621 519 6 x bases
622 519 6 x handles
623 519 2 x cbm
625 519 24 x body sherds
638 513 36 x body sherds
639 513 5 x rims
640 513 1 x base
641 513 6 x handles
642 516 7 x bases
643 516 29 x handles
644 516 9 x cbm
645 516 64 x body sherds
648 516 37 x rims
667 513 11 x bases
668 513 11 x handles
669 513 28 x rims
671 513 1 x cbm
672 513 55 x body sherds
709 508.4 7 x bases
710 508.4 10 x handles
711 508.4 12 x rims
712 508.4 22 x body sherds
713 508.4 11 x cbm
749 518 12 x bases
750 518 56 x rims

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Jarash Hinterland Survey 2008 Season

Crate Bag Site Contents


18
751 518 5 x cbm
752 518 76 x body sherds
753 518 29 x handles
800 518 13 x bases
801 518 19 x handles
802 518 41 x rims
803 518 74 x body sherds
804 518 6 x cbm
806 517 1 x lid
807 517 11 x bases
808 517 8 x cbm
809 517 55 x rims
810 517 39 x handles
811 517 50 x body sherds
822 508.1 46 x body sherds
823 508.1 20 x rims
824 508.1 9 x bases
825 508.1 14 x handles
826 508.1 9 x cbm
829 508.2 11 x bases
830 508.2 10 x cbm
831 508.2 33 x handles
832 508.2 34 x rims
833 508.2 72 x body sherds
19
518 526 23 x rims
519 526 19 x handles
520 526 20 x body sherds
521 526 3 x bases
522 526 8 x cbm
525 528 2 x cbm
526 528 4 x rims
527 528 3 x handles
528 528 3 x body sherds
573 523 20 x cbm
574 523 10 x cbm
575 523 17 x cbm
576 523 40 x rims
577 523 37 x rims
578 523 70 x body sherds
579 523 100 x body sherds
580 523 46 x handles
581 523 9 x bases (includng Jarash bowl frag)
582 523 2 x kiln wasters
684 523 5 x rims
685 523 1 x handle
686 523 2 x body sherds
687 523 1 x base

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Jarash Hinterland Survey 2008 Season

Crate Bag Site Contents


19
688 523 1 x cbm
691 523 1 x kiln waster
779 521 5 x body sherds
780 521 1 x cbm
788 527 2 x rims
789 527 1 x handle
790 527 4 x body sherds
793 529 1 x cbm
794 529 1 x body sherd
815 520 17 x rims
816 520 5 x bases
817 520 26 x handles
818 520 23 x body sherds
819 520 6 x cbm
20
309 284 1 x glass
320 231 2 x bronze bracelet fragments
321 231 18 x bronze sheet
322 231 4 x iron sheet
323 231 4 x glass sherds
355 230 11 x bags of human and animal bones
356 231 9 bags loose bones (human and animal)
359 425 3 x glass
368 330 1 x glass
379 406 1 x glass
379 406 1 x glass
381 405 4 x glass
383 1001 2 x glass
428 430 1 x glass
454 324 1 x glass
465 361 3 x glass
474 231 7 x bags of human bone
485 335 1 x glass
517 398 1 x glass
524 526 2 x glass
571 476 7 x glass
572 000 1 x silver Roman coin
586 523 13 x glass
587 523 1 x mother of pearl (inlay?)
589 389 2 x glass tessera
608 479 7 x glass
626 519 9 x glass
656 487 1 x glass
683 505 1 x glass
708 492 1 x glass
734 480 3 x glass
747 497 1 x glass
748 518 1 minim

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Jarash Hinterland Survey 2008 Season

Crate Bag Site Contents


20
754 503 1 x glass
786 506 2 x glass
795 529 1 x FE object
796 529 1 x glass
797 518 42 x glass
812 517 5 x glass
834 508.2 2 x glass
839 267 1 x glass disc
840 267 1 x mosaic fragment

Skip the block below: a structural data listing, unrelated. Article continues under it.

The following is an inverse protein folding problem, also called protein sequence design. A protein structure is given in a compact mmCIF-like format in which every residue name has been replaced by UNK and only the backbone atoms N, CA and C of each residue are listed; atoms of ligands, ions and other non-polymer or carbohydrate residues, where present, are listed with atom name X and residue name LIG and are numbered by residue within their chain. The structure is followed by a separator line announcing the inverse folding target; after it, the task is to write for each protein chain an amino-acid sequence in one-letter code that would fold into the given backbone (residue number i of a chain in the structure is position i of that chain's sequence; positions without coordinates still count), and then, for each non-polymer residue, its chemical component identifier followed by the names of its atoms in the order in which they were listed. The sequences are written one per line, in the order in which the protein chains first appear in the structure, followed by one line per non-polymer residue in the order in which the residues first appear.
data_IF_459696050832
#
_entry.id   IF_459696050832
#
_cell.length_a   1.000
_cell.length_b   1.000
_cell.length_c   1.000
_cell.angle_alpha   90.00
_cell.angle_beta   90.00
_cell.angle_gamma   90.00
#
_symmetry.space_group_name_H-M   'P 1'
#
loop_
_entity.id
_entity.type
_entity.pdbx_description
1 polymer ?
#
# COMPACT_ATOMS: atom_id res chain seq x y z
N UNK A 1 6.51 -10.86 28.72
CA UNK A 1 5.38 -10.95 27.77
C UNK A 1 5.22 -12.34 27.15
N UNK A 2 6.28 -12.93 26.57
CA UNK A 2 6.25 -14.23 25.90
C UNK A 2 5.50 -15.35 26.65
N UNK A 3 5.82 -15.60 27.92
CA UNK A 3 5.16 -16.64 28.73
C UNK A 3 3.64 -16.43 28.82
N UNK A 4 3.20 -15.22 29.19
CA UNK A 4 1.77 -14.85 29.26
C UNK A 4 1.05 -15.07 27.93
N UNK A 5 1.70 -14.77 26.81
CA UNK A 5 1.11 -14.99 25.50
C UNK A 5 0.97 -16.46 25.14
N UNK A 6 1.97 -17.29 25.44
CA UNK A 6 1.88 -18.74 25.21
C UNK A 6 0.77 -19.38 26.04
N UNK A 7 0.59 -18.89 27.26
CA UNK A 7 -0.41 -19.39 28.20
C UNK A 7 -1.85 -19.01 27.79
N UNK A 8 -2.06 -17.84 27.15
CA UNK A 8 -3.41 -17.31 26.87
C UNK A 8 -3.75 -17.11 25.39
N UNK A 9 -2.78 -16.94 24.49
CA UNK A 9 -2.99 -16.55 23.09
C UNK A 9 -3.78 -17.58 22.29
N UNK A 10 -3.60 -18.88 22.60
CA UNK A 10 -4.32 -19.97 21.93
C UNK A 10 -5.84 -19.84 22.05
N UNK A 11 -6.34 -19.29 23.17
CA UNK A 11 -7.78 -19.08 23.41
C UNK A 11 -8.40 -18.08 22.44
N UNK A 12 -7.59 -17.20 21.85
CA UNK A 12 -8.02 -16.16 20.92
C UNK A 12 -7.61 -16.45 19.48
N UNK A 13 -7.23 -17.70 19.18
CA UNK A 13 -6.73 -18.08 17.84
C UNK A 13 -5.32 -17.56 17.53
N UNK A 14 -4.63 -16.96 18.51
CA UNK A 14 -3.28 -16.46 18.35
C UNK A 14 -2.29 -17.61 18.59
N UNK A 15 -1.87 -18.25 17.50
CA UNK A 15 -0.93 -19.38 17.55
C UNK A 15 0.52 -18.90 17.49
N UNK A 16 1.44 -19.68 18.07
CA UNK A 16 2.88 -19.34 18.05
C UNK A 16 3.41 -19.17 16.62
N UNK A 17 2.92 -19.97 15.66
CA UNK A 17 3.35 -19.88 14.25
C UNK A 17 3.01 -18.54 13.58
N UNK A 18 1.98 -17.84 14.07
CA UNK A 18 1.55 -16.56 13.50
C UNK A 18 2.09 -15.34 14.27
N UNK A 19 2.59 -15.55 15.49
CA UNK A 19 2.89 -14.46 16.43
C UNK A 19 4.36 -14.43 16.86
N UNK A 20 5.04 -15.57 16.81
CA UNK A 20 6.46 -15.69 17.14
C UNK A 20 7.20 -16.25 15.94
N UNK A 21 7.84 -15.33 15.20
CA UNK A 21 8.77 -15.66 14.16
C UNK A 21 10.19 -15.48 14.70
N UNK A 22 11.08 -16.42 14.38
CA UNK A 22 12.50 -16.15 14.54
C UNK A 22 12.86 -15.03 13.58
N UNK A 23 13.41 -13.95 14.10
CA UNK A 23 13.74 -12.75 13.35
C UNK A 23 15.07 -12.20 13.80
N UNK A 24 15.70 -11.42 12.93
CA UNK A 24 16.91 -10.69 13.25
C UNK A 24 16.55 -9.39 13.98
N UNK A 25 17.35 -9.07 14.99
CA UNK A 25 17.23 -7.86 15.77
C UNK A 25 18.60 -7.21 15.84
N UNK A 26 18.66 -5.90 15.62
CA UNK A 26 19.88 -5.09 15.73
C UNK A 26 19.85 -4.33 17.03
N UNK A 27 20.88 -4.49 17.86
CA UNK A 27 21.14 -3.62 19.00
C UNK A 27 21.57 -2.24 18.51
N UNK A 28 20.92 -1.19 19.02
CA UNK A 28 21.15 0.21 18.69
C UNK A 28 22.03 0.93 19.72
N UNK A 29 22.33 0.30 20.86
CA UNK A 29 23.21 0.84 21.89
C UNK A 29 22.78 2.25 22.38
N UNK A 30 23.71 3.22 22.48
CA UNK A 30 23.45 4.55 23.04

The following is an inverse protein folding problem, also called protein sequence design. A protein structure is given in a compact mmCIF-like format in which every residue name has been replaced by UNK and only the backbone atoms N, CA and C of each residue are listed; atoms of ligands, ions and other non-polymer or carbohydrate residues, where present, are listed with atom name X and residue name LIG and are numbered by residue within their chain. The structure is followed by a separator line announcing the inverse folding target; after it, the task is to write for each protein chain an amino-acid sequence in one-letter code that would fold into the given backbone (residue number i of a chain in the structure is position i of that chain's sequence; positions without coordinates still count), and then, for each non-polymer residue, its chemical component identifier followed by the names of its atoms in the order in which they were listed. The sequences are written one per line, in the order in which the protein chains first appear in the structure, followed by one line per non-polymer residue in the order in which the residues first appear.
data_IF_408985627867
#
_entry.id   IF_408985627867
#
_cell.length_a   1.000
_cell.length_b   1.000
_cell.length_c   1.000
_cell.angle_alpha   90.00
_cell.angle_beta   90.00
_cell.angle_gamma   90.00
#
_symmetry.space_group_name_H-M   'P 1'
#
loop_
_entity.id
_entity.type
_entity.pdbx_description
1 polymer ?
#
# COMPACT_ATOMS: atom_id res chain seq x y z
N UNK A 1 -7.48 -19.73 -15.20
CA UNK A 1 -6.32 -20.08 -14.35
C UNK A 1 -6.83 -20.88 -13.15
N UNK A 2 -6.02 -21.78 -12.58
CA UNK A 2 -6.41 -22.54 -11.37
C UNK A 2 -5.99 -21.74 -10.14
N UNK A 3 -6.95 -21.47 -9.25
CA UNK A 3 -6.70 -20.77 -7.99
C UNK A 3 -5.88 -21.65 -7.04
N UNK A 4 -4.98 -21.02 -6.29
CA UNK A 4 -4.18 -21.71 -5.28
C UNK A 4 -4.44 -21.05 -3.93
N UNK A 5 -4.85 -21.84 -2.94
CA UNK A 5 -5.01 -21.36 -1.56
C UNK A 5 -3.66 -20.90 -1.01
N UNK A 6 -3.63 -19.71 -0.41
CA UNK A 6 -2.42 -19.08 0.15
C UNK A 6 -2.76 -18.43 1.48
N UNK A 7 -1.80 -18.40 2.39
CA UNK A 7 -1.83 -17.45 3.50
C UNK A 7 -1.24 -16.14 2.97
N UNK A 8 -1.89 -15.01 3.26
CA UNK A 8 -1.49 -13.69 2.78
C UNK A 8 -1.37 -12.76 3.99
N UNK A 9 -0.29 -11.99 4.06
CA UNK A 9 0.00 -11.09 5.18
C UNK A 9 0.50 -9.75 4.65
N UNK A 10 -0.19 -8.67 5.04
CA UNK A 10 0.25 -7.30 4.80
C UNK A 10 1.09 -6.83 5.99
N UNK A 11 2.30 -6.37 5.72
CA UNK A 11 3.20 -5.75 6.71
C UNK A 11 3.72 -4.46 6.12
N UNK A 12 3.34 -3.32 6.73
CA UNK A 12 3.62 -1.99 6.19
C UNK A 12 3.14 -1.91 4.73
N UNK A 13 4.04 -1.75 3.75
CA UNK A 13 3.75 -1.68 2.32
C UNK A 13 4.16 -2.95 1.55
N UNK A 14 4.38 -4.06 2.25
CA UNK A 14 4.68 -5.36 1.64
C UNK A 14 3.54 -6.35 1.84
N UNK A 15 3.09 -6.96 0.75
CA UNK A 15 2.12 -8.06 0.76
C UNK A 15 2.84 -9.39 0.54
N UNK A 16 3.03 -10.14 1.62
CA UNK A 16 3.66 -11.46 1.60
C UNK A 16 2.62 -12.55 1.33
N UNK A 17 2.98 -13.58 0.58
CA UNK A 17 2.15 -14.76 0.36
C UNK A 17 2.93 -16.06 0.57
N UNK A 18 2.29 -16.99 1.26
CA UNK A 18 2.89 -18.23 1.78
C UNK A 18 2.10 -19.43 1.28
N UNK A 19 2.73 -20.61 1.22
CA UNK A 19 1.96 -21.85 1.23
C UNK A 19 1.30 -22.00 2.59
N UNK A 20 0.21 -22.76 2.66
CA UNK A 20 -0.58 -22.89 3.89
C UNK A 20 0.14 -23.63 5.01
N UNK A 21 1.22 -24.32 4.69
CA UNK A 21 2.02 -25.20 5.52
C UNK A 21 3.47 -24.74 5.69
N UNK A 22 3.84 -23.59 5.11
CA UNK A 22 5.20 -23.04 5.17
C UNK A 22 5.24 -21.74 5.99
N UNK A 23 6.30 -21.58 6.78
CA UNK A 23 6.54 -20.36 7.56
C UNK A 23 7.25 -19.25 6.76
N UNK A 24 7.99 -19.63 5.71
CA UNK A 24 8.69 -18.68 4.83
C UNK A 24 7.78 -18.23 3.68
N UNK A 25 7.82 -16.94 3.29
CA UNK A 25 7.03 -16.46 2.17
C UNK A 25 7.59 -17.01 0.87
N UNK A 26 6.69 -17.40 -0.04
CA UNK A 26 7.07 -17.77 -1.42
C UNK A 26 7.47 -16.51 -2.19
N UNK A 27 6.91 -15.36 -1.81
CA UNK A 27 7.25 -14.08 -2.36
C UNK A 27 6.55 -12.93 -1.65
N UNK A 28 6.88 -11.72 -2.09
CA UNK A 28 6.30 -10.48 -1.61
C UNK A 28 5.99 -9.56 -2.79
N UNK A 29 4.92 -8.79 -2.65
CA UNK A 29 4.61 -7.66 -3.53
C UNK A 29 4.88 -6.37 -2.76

841 231 1 x glass (from tomb entrance)
842 231 1 x glass (from tomb interior)
843 251 1 x Roman coin
844 231 2 x FE flat objects
846 000 bag does not exist
847 000 2 x CU alloy coin

Finds Notes

All of the above finds have been deposited in the Department of Antiquities
storeroom at Jerash. JHS08 have a copy of this list signed by the Inspector in charge
of finds (Akram). All 5 coins were individually checked in and have been placed in
one bag.

Please note that Site No. 000 means there is no find spot. Three of the coins were
donated to the project by local people we met during the survey.

Note that all finds from Site 343 are actually from Site 342. The artefacts pick-up
from Site 344 is missing and not entered into the database.

CBM = ceramic building material

The lithics have been given a preliminary non specialist assessment and are described
in the notebook included in Crate 13, which also notes bag and crate numbers.
Fragments of marble (mostly Opus Sectile fragments) have descriptive labels in the
bags, notes by Don Boyer (geologist).

A letter from David Kennedy and a letter from Dr Fawwaz al Khraysheh are required
before the finds can be removed from the storeroom for study.

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Jarash Hinterland Survey 2008 Season

LIST AND LOCATION OF PRIMARY RECORDS


The primary field records of the project include:
• Field record sheets for sites 200 to 529 inclusive in ring binder folder
• 7 field notebooks (2008 season)
• Finds and crate packing list signed as received by DoA Jarash Office
• Google satellite aerial photograph survey maps
• A4 map of Jarash
• 3 x A3 colour Google satellite AP print outs
• 3 x CDs of GIS data
• Copy of geological report by Don Boyer
• Copy of DoA site element description card
• Copy of JHS2005 site list annotated with condition do sites in 2008
• 1:50 plan and profile drawing by DC of Site 251
• 1:50 plan of mausoleum Site 469 by DK
• 1:75 plan of subterranean house Site 486 by DB
• Copy of JHS08 Permit Application
• List of land owned by the DoA in and around Jarash, with short descriptions
and maps of land parcels kindly supplied by Mrs Iman Oweis, 2005. All of
these are in Arabic and need translation into English before they can be
correlated with JHS sites.

The primary field records of the project are held by Anne Poepjes in Jarash.

Jarash Hinterland Survey 82